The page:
Maynard’s amendment came despite the fact staff issued an interim report with no firm direction contained within.
McAuley explained to committee members that materials hadn’t been prepared and the department didn’t yet have a definitive direction at this time but warned against pushing a bylaw that responded to a single sector.
“I would strongly caution against the councillor’s recommendation,” McAuley said. “It borders on being illegal and not consistent with the (HTA) in that it doesn’t conform to the permitted materials that exemptions can be granted for such as essential services and farm commodities are not an essential service. We are risking litigation and if we only focus on one sector, we expose ourselves to other sectors for the same risk or accused of bonusing a sector.”
McAuley added council did not have the appropriate information to make a decision and there were alternatives available such as improving haul routes to avoid the imposition of half loads all together.
“We can take a measured amount of risk to allow haulage on certain roads understanding what it means but we don’t have all the data assembled to prepare that for you,” McAuley said. “We are not in position to adopt a bylaw to do this.”
The commissioner implored those gathered around the horseshoe on Thursday to await further information, adding an alternative strategy was formulating whereby such an exemption would not be necessary.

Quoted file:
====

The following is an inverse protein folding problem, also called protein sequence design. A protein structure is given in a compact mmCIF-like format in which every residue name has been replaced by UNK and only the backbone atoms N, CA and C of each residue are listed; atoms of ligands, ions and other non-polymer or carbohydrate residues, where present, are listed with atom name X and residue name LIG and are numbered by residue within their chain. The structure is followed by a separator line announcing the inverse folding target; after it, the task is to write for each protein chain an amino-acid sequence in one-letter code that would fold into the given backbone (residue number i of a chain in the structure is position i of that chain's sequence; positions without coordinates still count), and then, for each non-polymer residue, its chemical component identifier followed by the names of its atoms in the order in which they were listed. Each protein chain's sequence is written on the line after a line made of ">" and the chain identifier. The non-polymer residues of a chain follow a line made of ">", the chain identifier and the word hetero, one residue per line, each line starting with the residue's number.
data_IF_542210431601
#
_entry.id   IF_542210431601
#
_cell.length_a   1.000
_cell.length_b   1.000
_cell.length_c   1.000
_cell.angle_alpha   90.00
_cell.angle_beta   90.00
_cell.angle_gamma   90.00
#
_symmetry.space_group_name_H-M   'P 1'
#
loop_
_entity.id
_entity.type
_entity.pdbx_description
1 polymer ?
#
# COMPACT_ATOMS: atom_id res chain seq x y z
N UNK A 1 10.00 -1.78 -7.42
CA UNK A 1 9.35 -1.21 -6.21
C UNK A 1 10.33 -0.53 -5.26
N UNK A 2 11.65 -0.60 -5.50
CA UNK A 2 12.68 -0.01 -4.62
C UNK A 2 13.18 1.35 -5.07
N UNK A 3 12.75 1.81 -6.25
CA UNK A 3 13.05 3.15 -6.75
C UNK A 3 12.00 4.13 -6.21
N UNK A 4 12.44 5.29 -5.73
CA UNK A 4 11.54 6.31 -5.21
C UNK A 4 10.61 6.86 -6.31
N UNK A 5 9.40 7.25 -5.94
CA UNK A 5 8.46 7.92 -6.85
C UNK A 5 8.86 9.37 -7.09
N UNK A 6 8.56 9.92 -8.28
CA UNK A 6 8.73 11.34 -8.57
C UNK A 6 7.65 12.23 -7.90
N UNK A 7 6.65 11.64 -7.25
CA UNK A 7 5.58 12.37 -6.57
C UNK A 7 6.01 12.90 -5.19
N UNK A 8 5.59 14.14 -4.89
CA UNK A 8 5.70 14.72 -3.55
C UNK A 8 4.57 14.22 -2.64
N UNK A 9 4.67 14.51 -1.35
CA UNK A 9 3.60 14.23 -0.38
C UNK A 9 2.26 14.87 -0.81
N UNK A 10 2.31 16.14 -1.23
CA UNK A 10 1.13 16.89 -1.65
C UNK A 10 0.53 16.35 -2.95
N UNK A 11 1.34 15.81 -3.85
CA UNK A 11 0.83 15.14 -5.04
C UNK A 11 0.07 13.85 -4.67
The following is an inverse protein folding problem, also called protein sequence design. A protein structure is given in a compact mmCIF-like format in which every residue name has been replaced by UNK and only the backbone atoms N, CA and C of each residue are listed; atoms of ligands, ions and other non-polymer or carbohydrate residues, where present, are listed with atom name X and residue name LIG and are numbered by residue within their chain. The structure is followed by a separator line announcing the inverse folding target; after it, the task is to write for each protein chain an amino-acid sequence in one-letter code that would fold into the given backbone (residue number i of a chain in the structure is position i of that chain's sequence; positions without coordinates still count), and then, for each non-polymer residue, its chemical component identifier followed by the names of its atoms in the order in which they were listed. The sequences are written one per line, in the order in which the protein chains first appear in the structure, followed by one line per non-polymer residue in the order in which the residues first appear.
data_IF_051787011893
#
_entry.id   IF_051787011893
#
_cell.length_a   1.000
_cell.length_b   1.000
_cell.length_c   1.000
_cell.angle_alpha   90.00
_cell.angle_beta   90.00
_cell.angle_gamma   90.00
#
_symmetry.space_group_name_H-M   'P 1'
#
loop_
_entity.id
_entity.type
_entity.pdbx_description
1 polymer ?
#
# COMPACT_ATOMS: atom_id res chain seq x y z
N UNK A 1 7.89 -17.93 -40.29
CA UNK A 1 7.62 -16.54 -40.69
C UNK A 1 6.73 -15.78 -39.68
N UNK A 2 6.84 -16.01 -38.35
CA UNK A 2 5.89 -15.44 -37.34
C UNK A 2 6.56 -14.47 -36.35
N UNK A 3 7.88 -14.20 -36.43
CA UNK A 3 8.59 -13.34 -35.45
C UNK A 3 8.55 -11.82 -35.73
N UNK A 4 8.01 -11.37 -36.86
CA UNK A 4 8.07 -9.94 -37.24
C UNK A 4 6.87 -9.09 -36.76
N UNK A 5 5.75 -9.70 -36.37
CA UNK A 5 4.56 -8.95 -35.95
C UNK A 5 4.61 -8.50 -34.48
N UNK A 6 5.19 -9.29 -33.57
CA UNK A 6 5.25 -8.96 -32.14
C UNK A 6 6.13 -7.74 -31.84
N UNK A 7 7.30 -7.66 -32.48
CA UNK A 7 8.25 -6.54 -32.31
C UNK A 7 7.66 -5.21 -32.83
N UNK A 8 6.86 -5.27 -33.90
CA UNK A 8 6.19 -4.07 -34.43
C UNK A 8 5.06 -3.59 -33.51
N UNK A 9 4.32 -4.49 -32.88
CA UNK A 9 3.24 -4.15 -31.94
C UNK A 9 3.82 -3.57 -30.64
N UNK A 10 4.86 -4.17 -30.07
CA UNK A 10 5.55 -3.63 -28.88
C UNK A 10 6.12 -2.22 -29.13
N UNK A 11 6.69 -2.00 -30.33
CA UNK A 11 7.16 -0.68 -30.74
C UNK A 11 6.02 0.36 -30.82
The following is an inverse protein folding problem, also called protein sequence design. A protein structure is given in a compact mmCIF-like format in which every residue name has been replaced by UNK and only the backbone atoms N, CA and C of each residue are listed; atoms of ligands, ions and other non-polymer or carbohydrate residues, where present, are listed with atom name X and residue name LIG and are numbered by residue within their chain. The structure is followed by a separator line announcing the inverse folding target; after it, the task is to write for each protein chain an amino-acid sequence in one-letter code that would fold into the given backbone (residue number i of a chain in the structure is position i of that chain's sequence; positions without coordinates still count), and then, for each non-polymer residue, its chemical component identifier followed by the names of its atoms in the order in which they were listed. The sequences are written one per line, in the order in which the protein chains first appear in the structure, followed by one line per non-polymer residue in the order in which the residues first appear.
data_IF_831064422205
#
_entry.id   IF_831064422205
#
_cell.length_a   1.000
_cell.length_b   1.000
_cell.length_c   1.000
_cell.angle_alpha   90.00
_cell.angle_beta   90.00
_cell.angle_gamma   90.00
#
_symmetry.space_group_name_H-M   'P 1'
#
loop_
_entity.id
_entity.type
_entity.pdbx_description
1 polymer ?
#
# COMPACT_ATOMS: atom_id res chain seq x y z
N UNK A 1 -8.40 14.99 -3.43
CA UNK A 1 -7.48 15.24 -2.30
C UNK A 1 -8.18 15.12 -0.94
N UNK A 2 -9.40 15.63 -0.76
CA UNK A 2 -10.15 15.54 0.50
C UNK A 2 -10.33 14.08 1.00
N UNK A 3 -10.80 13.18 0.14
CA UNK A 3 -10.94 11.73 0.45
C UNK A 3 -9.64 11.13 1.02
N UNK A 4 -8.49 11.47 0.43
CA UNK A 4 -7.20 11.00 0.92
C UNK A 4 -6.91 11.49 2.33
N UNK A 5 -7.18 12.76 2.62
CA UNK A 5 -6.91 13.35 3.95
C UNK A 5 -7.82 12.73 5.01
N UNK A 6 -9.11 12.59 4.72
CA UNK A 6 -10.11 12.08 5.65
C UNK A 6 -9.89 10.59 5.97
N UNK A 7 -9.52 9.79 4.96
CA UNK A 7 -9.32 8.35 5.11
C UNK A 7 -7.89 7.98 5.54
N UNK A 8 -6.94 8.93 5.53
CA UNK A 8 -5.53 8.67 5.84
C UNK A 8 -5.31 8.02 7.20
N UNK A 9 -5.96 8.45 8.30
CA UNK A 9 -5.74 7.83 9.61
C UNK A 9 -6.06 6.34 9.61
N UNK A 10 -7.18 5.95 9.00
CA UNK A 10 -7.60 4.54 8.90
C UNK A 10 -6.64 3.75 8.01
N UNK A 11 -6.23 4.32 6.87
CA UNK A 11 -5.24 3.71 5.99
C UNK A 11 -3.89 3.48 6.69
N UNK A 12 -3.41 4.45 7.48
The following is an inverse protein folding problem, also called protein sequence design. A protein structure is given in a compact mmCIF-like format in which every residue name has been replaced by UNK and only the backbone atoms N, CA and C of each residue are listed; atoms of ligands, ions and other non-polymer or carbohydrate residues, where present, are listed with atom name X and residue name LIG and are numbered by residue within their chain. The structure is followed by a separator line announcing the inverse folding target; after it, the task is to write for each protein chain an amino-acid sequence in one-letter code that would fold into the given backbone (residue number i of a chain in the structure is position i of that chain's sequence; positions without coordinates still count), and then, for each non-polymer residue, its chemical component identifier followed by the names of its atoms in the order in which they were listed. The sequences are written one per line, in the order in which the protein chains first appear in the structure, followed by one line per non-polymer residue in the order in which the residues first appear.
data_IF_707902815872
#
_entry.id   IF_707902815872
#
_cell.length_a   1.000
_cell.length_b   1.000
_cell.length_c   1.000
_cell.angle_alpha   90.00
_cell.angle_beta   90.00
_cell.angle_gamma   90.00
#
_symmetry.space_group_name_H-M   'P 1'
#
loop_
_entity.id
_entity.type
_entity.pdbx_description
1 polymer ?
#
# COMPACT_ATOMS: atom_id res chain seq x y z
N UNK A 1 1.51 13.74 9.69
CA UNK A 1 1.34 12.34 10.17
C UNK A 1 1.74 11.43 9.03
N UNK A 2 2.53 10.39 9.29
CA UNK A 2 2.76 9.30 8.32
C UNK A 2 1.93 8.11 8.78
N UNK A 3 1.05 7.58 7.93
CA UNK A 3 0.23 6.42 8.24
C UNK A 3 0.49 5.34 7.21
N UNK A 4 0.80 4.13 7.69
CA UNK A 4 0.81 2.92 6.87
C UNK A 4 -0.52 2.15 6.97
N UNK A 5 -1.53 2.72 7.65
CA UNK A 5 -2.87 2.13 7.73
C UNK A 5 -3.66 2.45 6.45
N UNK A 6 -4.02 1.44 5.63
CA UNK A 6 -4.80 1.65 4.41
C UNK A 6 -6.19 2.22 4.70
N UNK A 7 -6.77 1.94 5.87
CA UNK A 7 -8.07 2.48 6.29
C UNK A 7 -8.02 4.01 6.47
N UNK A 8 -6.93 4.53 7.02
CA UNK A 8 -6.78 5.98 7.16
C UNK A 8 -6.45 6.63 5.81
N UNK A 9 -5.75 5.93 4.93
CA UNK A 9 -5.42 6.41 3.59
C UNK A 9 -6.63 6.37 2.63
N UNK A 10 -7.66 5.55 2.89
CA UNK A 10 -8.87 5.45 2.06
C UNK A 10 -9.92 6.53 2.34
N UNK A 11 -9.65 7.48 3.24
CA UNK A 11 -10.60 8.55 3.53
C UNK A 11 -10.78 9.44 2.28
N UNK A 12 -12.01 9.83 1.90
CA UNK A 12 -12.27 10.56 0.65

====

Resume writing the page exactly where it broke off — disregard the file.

McAuley said staff may be prepared indicate certain roads without weight restrictions to assist certain farmer in certain areas and such a report could be ready as soon as the first quarter of 2019.
As to why municipality has an earlier half load season than other neighbouring municipalities, the answer lies back in 2009 when an early January thaw caused the council of the day to institute an earlier half load season that actually bucks the trend of March 1 start dates when compared to Lennox and Addington, Northumberland and Hastings Counties.
March 1 start dates for half-load season are practice in Southwestern Ontario as well where grain and oilseed production is a vitally important and valued pillar of local economies.
In fact, Chatham-Kent appears to be proactive on the matter of half loads and potential early thaws that could bring about damage to roads.
Typically instituting half load restrictions on March 1 like the majority of the other municipalities in Southern Ontario, in 2017 staff in that area were able to ascertain through weather forecasts that spring was coming early and the local government passed a temporary bylaw to move the start of half load season to Feb. 22 of that year.
During discussion councillor Treat Hull said there was a real economic development problem Prince Edward County needs to be concerned about and it’s how producers of specialty products-farm produce and other goods and materials- are restricted in their ability access global markets by the current roads policy.
“However justified (the policy) is- we need to find a way to solve this problem,” Hull said “We need to get this fixed one way or another.”